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Curr Neurol Neurosci Rep. 2010 Nov;10(6):484-90. doi: 10.1007/s11910-010-0140-4.

The new classification of primary progressive aphasia into semantic, logopenic, or nonfluent/agrammatic variants.

Author information

  • 1Department of Neurology, 2 Gibson, Hospital of the University of Pennsylvania, Philadelphia, PA 19104, USA. michafra@mail.med.upenn.edu

Abstract

Primary progressive aphasia (PPA), typically resulting from a neurodegenerative disease such as frontotemporal lobar degeneration or Alzheimer's disease, is characterized by a progressive loss of specific language functions with relative sparing of other cognitive domains. Three variants of PPA are now recognized: semantic variant, logopenic variant, and nonfluent/agrammatic variant. We discuss recent work characterizing the neurolinguistic, neuropsychological, imaging and pathologic profiles associated with these variants. Improved reliability of diagnoses will be increasingly important as trials for etiology-specific treatments become available. We also discuss the implications of these syndromes for theories of language function.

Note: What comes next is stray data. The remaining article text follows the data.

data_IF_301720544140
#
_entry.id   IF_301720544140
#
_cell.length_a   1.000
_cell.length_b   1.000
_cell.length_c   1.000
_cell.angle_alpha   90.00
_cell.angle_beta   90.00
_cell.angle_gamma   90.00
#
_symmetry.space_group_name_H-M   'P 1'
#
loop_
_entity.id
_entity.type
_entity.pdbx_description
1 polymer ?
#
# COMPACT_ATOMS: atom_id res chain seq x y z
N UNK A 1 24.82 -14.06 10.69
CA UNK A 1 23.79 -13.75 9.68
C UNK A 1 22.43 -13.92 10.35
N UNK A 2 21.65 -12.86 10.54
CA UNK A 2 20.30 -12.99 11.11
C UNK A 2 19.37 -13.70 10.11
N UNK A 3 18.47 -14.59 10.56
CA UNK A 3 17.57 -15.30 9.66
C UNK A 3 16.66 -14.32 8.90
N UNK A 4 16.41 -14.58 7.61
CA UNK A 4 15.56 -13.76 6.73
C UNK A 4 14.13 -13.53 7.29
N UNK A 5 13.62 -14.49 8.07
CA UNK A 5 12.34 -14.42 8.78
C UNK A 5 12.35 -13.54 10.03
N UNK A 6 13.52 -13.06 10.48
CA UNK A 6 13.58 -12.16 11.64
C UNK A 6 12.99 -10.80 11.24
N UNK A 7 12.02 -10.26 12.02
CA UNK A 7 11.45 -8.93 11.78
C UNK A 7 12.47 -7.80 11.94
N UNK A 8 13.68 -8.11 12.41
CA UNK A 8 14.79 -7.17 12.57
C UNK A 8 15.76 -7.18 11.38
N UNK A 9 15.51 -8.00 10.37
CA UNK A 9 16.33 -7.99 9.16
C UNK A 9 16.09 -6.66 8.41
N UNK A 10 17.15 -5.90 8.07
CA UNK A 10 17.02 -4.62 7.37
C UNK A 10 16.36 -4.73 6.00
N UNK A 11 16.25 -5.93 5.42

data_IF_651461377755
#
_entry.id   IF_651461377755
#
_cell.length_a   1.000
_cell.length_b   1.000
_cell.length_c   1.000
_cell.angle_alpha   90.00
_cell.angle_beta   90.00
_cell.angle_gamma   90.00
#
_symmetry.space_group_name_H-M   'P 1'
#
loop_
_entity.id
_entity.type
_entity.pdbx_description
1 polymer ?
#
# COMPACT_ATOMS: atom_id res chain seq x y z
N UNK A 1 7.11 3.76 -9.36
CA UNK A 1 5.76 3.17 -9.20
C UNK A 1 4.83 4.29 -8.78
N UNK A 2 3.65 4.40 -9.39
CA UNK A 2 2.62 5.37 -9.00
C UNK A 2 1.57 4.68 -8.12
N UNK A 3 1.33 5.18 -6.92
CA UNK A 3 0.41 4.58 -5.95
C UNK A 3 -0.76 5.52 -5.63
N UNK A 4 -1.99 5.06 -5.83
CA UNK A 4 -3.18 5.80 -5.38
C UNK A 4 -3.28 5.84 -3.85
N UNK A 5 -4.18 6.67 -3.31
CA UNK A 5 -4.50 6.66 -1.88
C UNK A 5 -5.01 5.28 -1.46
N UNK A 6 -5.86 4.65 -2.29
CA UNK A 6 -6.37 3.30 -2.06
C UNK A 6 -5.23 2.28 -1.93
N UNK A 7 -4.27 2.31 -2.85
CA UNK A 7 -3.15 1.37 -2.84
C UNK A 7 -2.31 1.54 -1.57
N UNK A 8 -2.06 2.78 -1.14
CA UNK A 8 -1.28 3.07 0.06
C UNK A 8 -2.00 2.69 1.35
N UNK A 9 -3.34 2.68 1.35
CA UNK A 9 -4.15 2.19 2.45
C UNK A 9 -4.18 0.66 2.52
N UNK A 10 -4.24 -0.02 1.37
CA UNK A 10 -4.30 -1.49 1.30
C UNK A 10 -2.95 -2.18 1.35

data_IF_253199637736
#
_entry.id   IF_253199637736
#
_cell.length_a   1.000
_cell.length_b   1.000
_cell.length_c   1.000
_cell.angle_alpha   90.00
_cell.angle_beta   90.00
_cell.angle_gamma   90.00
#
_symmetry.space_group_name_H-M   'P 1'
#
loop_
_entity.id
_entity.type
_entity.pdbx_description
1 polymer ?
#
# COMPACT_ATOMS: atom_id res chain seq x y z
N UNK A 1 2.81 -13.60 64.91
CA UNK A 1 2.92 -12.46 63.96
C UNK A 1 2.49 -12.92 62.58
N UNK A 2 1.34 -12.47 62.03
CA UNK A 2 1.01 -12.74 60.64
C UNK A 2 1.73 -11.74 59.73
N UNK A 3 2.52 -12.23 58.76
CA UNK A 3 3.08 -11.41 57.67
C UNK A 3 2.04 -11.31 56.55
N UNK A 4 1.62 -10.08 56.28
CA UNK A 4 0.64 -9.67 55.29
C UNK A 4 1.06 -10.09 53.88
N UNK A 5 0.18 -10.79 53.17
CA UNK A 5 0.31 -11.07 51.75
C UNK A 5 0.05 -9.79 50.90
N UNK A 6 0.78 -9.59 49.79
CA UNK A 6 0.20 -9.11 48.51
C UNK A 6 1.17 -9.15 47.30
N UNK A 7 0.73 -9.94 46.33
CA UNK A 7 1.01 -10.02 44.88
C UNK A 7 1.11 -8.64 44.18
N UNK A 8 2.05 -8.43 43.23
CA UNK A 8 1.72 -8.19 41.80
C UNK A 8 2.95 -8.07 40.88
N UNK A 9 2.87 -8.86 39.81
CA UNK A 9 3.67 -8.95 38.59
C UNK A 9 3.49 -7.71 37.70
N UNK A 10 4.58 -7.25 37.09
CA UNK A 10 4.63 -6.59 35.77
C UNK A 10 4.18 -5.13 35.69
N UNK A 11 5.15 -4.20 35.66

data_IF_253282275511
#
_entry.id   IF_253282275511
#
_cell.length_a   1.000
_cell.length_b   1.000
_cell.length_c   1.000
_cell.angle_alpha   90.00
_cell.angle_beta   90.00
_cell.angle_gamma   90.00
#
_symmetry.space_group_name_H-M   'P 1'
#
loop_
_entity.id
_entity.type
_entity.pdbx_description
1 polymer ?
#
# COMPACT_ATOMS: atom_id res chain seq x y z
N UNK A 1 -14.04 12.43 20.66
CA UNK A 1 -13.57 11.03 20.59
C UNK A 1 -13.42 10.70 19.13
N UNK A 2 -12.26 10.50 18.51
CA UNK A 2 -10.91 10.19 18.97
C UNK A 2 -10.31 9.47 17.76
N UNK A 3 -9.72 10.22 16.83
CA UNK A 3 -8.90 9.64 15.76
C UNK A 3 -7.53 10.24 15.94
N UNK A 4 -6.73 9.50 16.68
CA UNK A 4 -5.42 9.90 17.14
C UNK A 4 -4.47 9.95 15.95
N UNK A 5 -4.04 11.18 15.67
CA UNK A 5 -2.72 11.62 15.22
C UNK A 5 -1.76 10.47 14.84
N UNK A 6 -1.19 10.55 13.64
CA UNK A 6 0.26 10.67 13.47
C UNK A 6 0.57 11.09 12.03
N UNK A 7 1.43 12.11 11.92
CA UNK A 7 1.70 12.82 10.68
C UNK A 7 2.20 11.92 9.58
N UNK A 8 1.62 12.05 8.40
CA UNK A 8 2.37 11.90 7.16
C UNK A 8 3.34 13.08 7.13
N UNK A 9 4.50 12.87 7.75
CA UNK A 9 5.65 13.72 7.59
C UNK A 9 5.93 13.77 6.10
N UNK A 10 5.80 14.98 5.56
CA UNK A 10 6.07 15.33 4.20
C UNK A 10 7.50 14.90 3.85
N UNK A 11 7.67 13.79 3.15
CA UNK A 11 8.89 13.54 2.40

PMID:
20809401
[PubMed - indexed for MEDLINE]
PMCID:
PMC2963791
Free PMC Article
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